Do we have too much stuff? Are there problems with the way in which we produce, consume, and dispose of our stuff? I believe it's a topic we should consider. Many economists will argue that price is the only measure of value, and therefore we don't have a "stuff problem." If we did, prices would tell us as such. But economics also brought us the concept of externalities, many of which may not be priced into the products we use. In addition, economics--and price--are not the be-all end-all of our lives. There are other values--moral values--in addition to the values associated with price.
Ecological Economics is a field that is attempting to deal with some of these issues--the non-moral ones. Economics, as a field, even when applied to our society--is insulated from the real-world. It does not consider the interface or dependency that exists between economics models and the real-world--except in terms of price. For that reason, economics will have difficulty making accurate predictions about the real world. It can only do so under limited circumstances. And for that reason, I find ecological economics interesting and noteworthy.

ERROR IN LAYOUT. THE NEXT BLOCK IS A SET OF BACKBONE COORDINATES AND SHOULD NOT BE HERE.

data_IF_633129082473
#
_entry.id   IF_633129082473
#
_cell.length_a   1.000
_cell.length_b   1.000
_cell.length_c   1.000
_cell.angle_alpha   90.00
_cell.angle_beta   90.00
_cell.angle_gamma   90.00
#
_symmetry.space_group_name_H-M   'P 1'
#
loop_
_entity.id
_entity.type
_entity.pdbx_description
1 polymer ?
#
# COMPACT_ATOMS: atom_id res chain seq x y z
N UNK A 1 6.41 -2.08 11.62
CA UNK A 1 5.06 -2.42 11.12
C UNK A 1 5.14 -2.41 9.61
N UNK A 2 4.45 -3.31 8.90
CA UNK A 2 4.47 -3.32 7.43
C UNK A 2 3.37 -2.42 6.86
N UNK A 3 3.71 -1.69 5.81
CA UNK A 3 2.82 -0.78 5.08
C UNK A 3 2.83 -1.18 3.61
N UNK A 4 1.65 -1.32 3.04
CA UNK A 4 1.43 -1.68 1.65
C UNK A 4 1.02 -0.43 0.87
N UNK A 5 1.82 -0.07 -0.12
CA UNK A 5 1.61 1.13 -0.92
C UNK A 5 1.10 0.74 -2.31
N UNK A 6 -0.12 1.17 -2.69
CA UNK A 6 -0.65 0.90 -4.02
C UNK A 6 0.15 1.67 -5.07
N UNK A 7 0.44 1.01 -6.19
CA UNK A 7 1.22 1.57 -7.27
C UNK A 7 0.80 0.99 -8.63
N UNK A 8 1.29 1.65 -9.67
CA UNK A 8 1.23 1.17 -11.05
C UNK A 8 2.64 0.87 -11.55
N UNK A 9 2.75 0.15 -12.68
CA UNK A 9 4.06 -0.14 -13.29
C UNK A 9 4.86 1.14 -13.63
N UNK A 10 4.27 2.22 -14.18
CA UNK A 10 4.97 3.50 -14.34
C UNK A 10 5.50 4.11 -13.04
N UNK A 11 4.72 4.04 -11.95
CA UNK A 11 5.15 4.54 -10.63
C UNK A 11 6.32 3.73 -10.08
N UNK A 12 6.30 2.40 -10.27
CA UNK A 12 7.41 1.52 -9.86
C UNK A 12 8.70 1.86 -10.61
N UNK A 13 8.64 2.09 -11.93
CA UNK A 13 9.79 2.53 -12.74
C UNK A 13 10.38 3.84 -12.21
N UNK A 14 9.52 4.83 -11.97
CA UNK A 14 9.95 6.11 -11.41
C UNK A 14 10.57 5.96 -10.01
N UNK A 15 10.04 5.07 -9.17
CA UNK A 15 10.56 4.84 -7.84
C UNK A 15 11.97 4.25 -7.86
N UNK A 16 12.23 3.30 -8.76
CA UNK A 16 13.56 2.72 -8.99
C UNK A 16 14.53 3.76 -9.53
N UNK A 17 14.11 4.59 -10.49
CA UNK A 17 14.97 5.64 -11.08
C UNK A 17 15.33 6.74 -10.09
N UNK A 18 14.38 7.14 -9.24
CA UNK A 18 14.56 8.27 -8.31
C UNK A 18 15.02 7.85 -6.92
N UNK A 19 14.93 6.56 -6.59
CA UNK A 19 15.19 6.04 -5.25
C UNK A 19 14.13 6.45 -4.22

Perhaps it can tell us something that the more insular field of economics cannot. Perhaps it might tell us we're too preoccupied with stuff.
Or did you already know that?
- I said this video is well written and produced. I don't say it's entirely accurate. I think "stuff" is an issue we should all consider. In particular, our parent's or grand-parent's generation learned to do without, to make do, and to conserve. I think that perspective has merit--no matter how much money one has. But the video has at least one exageration: new central processing units (CPUs) in computers almost always require new supporting hardware: e.g. faster memory, bus, etc. The presentation of that issue is misleading.